18. Asenath

    When I have nothing to do at work, I start off by finding something I don’t need right now – setting up and triple-checking spreadsheets for some upcoming project is good, or the never-ending job of creating and updating a desk manual for my job. Fortunately, my employer has no objection to the use of the internet for personal purposes if the work is being done, which is what I do when I’m really at loose ends. But at other times of the year, I’m in early and working late, so it all seems to balance out.

    And then there’s the situation in which you want to Make a Point. I came back from holiday once to find my office contents packed up and in storage (except for the computer and desk-on-wheels and my chair, which were in the corridor), someone else in my office, and nowhere for me to go. I sat in the corridor reading novels on the e-reader I had then, and telling everyone that I couldn’t do any work since there was no way to connect my computer to the network in the corridor. They finally found me a space to work. I’m surprised, looking back on it, that the fire safety people hadn’t complained about me blocking the corridor – they do check regularly, and the amount of stuff that can be placed along the walls of the corridor is extremely limited.

      1. Asenath

        Well, I’m still here, but that thought did occur to me, although I was assured it wasn’t true, and I was aware of the space problems, which continued until we got an additional building. I also tried sort of temporarily borrowing the office of another worker who was out of the office most of the time, but was quickly informed that wasn’t acceptable. And I thought of just staying home, but was afraid that would be interpreted as not reporting for work, which WOULD be a firing offense.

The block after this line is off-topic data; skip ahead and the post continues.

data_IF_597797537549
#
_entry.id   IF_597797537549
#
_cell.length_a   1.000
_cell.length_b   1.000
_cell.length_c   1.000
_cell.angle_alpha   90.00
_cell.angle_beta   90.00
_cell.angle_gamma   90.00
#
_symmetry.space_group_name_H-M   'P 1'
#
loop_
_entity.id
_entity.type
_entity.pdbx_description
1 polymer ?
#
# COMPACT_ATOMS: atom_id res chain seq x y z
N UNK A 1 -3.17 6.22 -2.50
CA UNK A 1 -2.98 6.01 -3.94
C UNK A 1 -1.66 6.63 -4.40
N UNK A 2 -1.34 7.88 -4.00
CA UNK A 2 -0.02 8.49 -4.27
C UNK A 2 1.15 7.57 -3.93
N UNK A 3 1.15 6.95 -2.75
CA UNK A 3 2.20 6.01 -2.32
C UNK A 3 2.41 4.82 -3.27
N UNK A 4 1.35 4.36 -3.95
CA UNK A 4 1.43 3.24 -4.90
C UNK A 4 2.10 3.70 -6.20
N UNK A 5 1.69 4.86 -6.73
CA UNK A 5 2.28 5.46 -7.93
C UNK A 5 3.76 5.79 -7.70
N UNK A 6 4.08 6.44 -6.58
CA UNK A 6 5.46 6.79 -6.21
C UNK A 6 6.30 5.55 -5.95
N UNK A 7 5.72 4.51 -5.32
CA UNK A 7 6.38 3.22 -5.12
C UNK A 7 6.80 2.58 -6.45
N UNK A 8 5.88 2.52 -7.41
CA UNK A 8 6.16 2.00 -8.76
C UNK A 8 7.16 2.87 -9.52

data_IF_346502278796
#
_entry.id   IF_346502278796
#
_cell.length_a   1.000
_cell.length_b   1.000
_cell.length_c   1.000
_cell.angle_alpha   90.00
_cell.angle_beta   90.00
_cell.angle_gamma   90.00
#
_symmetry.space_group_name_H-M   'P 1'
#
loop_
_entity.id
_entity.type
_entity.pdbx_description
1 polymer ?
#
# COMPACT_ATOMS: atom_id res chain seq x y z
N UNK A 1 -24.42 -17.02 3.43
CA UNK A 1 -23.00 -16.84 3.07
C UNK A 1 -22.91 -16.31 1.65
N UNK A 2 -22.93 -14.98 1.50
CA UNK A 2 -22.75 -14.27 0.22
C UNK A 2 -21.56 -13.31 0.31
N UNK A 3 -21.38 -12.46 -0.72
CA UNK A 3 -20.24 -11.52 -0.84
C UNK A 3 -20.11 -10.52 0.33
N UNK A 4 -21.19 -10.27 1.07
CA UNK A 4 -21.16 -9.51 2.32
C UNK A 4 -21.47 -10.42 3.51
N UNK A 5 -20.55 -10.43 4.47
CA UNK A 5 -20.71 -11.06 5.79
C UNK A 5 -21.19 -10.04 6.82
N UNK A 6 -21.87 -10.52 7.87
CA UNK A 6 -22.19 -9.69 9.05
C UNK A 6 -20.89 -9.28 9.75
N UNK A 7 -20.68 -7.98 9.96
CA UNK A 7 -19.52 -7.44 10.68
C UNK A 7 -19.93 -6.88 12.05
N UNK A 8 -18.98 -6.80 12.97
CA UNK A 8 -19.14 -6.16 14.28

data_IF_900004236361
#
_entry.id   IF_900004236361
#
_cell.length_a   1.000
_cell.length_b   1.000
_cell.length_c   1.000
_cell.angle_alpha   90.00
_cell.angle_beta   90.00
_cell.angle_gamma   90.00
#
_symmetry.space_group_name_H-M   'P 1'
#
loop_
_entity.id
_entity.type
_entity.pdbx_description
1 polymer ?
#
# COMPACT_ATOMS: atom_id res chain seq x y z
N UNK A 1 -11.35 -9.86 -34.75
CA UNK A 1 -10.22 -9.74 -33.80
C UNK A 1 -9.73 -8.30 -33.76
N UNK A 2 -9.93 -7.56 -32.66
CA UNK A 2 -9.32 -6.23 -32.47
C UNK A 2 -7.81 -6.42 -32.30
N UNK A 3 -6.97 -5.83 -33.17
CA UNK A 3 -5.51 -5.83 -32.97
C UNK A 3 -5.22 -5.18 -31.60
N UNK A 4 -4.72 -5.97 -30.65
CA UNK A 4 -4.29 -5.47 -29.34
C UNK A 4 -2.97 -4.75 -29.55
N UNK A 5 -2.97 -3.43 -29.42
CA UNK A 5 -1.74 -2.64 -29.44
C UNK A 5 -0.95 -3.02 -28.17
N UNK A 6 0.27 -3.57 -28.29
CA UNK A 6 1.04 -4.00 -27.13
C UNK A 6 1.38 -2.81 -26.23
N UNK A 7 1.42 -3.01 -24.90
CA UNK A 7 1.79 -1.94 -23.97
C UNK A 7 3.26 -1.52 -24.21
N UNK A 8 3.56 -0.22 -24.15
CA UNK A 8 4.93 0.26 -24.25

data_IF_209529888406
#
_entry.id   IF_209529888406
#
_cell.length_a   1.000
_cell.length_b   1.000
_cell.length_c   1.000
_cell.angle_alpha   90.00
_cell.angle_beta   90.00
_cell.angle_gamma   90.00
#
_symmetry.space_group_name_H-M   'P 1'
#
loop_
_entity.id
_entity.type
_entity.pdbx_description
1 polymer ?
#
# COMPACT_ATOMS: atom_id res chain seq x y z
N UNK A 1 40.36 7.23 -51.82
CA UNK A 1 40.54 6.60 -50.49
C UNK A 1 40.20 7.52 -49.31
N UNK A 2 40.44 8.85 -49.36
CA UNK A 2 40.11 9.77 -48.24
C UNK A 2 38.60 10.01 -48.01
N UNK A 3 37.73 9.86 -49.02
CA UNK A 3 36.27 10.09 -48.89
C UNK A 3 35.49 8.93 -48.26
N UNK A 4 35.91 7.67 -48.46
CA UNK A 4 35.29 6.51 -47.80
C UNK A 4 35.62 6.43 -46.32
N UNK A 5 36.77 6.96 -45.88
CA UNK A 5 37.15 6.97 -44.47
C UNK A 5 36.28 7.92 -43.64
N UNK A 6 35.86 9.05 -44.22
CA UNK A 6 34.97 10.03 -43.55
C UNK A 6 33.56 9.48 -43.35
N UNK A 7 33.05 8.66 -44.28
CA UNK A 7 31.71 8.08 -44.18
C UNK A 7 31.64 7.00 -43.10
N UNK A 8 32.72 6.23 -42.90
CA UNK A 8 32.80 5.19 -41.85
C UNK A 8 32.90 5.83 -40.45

19. Retail

    I have an hourly job where we don’t have scheduled breaks (we do have a paid lunch). We have random pockets of downtime and we talk about any random thing while waiting but sometimes when it’s just me waiting on my partners, I read a library book in my kindle app. Easy enough to stop and doesn’t kill the battery. With one coworker who takes smoke breaks, maybe it doesn’t look good to be on my phone but I’ve got nothing to do while she smokes!

    Of course if this downtime is in a different spot, I’ll open up pokemon go. No sense wasting this time next to a gym!

    1. Marthooh

      Yes library books, except Libby is much nicer than Kindle app: titles download directly from your local library instead of needing a trip to Amazon dot com, and they go away when you’re done with them instead of hanging around waiting to be cleaned up. /ebookenthusiasm

  20. Quickbeam

    #3: I share this problem. My company insists on inward facing orientation in cubes. I have a very high startle reflex. I bought a deer hunting mirror (like a rear view mirror in a car only on a gooseneck) that I put over my monitor. I can now see anyone coming up behind me. This got some push back until,I went to the powers that be and explained I had been sexually assaulted from behind when I was younger (true). They backed way off and I did not need to provide a medical accommodation request. It works for me, even with ear buds in.

    1. sheworkshardforthemoney